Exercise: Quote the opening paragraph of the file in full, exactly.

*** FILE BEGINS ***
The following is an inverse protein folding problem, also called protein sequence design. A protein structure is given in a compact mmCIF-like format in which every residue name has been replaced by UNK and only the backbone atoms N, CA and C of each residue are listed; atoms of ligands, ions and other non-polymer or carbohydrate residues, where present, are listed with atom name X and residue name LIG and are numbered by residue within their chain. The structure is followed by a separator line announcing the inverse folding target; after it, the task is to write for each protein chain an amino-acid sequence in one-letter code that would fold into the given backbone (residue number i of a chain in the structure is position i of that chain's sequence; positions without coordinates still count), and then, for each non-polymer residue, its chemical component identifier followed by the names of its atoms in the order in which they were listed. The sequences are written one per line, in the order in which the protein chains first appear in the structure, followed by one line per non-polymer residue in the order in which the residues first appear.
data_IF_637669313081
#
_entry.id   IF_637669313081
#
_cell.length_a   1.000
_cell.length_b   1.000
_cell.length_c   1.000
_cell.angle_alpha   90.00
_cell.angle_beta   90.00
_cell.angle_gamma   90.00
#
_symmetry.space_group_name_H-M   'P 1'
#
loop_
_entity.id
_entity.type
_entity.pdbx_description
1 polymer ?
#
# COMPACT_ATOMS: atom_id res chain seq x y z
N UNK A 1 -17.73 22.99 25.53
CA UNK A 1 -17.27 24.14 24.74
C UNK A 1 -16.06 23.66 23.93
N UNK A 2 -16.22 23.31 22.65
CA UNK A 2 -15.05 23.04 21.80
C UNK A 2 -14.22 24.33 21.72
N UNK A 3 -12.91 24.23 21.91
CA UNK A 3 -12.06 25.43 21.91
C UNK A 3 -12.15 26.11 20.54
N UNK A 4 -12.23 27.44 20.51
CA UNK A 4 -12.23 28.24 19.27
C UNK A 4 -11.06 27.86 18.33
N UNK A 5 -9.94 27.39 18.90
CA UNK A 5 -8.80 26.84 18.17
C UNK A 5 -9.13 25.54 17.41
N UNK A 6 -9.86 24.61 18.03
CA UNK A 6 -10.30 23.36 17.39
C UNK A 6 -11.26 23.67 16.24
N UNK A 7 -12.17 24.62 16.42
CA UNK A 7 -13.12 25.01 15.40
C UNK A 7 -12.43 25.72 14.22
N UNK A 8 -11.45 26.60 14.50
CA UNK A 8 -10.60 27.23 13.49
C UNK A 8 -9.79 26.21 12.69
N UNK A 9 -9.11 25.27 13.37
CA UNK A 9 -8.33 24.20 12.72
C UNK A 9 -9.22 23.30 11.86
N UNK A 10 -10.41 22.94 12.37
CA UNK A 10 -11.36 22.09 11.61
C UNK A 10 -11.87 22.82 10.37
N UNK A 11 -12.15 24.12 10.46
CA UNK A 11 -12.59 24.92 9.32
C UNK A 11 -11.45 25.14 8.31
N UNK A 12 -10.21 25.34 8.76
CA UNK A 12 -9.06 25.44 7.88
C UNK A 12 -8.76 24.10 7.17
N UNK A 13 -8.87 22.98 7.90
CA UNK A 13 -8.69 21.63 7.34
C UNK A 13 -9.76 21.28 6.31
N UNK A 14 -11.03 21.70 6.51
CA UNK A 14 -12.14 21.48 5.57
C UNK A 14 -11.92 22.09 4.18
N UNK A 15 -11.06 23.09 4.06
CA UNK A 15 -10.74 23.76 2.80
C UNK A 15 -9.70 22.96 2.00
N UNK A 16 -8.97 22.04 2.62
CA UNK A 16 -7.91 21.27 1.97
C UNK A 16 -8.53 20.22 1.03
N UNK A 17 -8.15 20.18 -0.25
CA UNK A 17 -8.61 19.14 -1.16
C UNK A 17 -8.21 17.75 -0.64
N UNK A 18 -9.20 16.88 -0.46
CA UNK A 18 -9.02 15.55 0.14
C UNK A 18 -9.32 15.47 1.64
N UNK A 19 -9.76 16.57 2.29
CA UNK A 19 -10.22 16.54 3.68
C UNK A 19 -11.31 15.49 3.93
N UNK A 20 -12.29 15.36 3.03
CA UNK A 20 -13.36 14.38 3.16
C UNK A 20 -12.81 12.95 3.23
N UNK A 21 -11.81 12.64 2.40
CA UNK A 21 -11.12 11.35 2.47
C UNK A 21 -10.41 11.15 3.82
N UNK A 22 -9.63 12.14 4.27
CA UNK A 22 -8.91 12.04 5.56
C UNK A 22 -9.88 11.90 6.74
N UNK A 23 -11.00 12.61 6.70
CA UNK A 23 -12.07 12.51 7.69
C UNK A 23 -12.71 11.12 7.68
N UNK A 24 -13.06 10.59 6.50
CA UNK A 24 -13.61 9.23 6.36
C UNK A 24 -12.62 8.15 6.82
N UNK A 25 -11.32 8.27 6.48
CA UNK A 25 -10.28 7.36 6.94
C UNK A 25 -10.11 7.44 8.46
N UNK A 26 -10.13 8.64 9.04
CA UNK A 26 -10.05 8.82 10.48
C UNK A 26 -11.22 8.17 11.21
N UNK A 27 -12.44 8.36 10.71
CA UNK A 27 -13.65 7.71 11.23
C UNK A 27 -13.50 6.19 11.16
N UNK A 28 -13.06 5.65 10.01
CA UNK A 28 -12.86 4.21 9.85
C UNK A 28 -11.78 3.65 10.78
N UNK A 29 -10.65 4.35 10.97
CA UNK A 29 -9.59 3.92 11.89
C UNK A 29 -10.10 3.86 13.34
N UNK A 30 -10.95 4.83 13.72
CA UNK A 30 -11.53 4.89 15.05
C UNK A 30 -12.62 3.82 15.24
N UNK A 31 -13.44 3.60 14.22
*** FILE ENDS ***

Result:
The following is an inverse protein folding problem, also called protein sequence design. A protein structure is given in a compact mmCIF-like format in which every residue name has been replaced by UNK and only the backbone atoms N, CA and C of each residue are listed; atoms of ligands, ions and other non-polymer or carbohydrate residues, where present, are listed with atom name X and residue name LIG and are numbered by residue within their chain. The structure is followed by a separator line announcing the inverse folding target; after it, the task is to write for each protein chain an amino-acid sequence in one-letter code that would fold into the given backbone (residue number i of a chain in the structure is position i of that chain's sequence; positions without coordinates still count), and then, for each non-polymer residue, its chemical component identifier followed by the names of its atoms in the order in which they were listed. The sequences are written one per line, in the order in which the protein chains first appear in the structure, followed by one line per non-polymer residue in the order in which the residues first appear.